Let's hear it for the X Prize. The $10-million award could do what billions of government dollars have so far failed to accomplish -- open the way to civil space flight.
The initial goal is modest. The winner has only to reach a point at least 100 miles out from Earth in suborbital flight. He or she doesn't even have to go into orbit. Nevertheless, the challenge is big. Contestants have to design, build, and fly their craft entirely with private funding. No government money allowed.
Moreover, the ambition behind this "modest" goal is truly cosmic. Members of the X Prize Foundation, which is based in St. Louis, expect the winner's suborbital hop to be the first of many private initiatives leading ultimately to a full-fledged civil space flight capability. They expect that to be comparable to the general civil and commercial aviation capability that grew out of comparable private initiatives early in this century.
As foundation chairman Peter Diamandis likes to point out, it's no coincidence that the foundation is starting out in St. Louis. When Charles Lindbergh flew the original Spirit of St. Louis nonstop from New York to Paris in May 1927, he was after the $25,000 prize that New York hotel businessman Raymond Orteig put up in 1919. Appropriately, a New Spirit of St. Louis committee has put up the first $1 million of the $10-million prize money the foundation is raising. Equally appropriately, prize competitors will display a New Spirit of St. Louis logo on their aerospace craft.
Cruising at ease at 35,000 feet or grumbling about flight delays, it may be hard for modern travelers to appreciate how remarkable aviation was 70 years ago. Aircraft were crude, flights often dangerous. Government-sponsored research and industrial subsidies helped aviation advance. But Dr. Diamandis and his associates are probably right in saying that civil aviation would not have matured as quickly as it did without the efforts of dedicated private individuals and groups.
Prizes helped spur those initiatives. Diamandis has noted that various groups and individuals won something like $100 million in 1996 dollars between 1909 and 1927. Their efforts produced workable aircraft designs that individual civilians and start-up companies could afford. Likewise today, X Prize Foundation members expect their contestants to come up with early spacecraft designs that could lead to craft suitable for relatively low-cost civilian use. Although the prize-winning craft would start out in suborbital flight, the expectation is that full-fledged orbiting spacecraft would follow.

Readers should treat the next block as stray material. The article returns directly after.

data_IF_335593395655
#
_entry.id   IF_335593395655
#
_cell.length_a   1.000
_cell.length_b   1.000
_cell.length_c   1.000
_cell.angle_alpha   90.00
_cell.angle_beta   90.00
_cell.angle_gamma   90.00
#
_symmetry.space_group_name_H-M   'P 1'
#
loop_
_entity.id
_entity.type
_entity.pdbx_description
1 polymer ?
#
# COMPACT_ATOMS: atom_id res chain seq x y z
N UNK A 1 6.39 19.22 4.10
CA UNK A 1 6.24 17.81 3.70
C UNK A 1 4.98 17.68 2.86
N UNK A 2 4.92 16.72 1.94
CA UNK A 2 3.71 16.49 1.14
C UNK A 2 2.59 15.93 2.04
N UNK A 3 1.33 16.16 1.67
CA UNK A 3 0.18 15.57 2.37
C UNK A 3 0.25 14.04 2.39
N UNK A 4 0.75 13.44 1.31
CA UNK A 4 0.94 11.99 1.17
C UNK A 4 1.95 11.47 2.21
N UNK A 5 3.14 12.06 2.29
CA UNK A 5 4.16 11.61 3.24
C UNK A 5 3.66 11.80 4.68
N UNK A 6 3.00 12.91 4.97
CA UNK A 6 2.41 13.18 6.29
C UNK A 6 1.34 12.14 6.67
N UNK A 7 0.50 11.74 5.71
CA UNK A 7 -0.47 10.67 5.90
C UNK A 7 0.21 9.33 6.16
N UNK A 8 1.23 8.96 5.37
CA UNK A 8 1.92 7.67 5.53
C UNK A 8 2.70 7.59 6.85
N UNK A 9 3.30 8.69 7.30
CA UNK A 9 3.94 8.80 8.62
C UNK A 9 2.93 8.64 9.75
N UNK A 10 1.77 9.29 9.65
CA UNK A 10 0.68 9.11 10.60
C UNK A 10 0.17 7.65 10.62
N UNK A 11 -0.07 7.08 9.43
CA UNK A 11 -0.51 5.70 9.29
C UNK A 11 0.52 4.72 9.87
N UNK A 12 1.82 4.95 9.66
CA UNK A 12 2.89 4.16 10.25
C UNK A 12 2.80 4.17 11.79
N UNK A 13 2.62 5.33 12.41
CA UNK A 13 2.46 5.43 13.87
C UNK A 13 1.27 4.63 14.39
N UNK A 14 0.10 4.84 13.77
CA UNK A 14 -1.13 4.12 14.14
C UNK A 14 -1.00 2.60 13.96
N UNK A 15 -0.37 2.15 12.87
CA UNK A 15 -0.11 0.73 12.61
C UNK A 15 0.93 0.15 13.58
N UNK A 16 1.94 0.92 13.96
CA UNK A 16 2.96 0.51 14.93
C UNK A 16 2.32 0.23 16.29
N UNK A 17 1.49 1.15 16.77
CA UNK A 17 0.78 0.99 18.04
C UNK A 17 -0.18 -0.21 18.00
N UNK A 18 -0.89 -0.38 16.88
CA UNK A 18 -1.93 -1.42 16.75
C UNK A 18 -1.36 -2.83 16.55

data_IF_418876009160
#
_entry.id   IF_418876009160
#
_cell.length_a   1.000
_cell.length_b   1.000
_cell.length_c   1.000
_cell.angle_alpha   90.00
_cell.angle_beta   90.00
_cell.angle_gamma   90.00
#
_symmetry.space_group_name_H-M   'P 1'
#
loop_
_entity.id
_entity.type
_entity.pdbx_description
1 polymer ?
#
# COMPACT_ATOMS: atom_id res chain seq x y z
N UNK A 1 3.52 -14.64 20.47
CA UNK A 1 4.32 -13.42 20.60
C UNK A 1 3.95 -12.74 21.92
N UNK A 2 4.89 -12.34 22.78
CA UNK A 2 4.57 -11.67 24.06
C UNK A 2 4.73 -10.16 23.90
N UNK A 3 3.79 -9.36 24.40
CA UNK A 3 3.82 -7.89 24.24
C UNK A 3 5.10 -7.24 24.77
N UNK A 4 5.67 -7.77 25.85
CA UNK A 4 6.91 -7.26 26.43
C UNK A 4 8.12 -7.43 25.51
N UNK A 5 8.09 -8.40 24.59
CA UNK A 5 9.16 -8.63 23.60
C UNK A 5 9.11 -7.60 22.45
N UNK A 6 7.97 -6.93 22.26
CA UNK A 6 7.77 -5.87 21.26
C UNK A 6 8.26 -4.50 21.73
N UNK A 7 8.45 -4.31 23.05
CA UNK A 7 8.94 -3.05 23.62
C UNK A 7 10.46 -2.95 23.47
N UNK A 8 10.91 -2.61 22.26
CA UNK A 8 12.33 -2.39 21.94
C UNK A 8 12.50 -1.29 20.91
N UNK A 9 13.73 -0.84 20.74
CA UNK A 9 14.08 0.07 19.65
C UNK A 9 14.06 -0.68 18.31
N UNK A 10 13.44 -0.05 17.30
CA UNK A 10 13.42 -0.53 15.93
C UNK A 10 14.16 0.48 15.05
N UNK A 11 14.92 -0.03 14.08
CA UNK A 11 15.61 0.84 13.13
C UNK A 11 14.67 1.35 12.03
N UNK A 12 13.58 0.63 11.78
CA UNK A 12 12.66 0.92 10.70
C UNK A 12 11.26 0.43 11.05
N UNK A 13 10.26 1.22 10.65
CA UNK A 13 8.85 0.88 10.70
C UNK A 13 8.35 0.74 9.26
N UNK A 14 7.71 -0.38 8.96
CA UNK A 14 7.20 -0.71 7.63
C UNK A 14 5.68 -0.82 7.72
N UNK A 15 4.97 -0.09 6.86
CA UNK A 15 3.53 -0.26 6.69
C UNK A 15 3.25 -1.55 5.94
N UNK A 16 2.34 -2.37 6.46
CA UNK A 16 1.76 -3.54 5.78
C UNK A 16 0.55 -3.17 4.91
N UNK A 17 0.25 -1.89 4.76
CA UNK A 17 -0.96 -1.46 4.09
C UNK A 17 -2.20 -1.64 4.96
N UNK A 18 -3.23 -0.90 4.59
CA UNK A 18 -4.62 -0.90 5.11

To win, an X Prize craft must have a three-person capacity, although only the operator need be aboard for the actual flight. It must make two flights within a fortnight to show the craft is safe and reusable. The Federation Aeronautique Internationale, which certifies world records, will judge the attempts. To be official, contestants must notify the X Prize Foundation of their intended take-off and landing locations three months before their flight.
The US National Aeronautics and Space Administration is applauding the X Prize. It fits NASA administrator Daniel Goldin's desire to see what private efforts, unencumbered by government bureaucracy and contractor regulations, can do in space. At the official announcement of the X Prize a few weeks ago in St. Louis, Mr. Goldin said that while NASA can't show any favoritism for one entrant over another, as the contest unfolds the space agency can help with non-monetary technical aid and advice.
X Prize winners may wind up spending more than the prize is worth. That wouldn't be much different from the way sailing syndicates spend money to win the Americas Cup. Burt Rutan of Scaled Composites in Mojave, Calif., who designed the Voyager aircraft that flew nonstop around the world, says he already has come up with a design concept for the X Prize competition.
Diamandis has said that foundation members are trying to foster a shift in thinking about space flight, which now is seen as intrinsically a big government game. Let's join NASA in cheering them on.